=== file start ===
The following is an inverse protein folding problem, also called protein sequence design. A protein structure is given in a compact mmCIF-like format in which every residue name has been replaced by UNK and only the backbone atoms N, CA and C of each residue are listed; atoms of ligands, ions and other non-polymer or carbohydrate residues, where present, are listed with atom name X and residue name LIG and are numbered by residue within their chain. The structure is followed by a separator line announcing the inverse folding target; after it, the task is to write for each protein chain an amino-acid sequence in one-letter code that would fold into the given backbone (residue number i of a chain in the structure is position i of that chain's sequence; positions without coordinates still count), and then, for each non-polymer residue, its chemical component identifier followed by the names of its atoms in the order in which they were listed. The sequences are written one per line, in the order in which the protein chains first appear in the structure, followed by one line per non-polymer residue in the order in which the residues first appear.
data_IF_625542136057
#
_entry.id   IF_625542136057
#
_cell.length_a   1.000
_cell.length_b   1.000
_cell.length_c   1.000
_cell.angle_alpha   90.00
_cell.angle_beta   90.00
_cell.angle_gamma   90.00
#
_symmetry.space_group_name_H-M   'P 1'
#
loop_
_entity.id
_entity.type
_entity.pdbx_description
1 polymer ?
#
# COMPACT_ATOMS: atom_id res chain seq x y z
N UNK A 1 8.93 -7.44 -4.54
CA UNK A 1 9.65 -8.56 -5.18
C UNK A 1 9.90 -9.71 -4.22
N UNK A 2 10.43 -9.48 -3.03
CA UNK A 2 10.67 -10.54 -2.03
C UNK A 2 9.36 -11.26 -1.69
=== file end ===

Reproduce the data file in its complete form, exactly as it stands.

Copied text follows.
The following is an inverse protein folding problem, also called protein sequence design. A protein structure is given in a compact mmCIF-like format in which every residue name has been replaced by UNK and only the backbone atoms N, CA and C of each residue are listed; atoms of ligands, ions and other non-polymer or carbohydrate residues, where present, are listed with atom name X and residue name LIG and are numbered by residue within their chain. The structure is followed by a separator line announcing the inverse folding target; after it, the task is to write for each protein chain an amino-acid sequence in one-letter code that would fold into the given backbone (residue number i of a chain in the structure is position i of that chain's sequence; positions without coordinates still count), and then, for each non-polymer residue, its chemical component identifier followed by the names of its atoms in the order in which they were listed. The sequences are written one per line, in the order in which the protein chains first appear in the structure, followed by one line per non-polymer residue in the order in which the residues first appear.
data_IF_625542136057
#
_entry.id   IF_625542136057
#
_cell.length_a   1.000
_cell.length_b   1.000
_cell.length_c   1.000
_cell.angle_alpha   90.00
_cell.angle_beta   90.00
_cell.angle_gamma   90.00
#
_symmetry.space_group_name_H-M   'P 1'
#
loop_
_entity.id
_entity.type
_entity.pdbx_description
1 polymer ?
#
# COMPACT_ATOMS: atom_id res chain seq x y z
N UNK A 1 8.93 -7.44 -4.54
CA UNK A 1 9.65 -8.56 -5.18
C UNK A 1 9.90 -9.71 -4.22
N UNK A 2 10.43 -9.48 -3.03
CA UNK A 2 10.67 -10.54 -2.03
C UNK A 2 9.36 -11.26 -1.69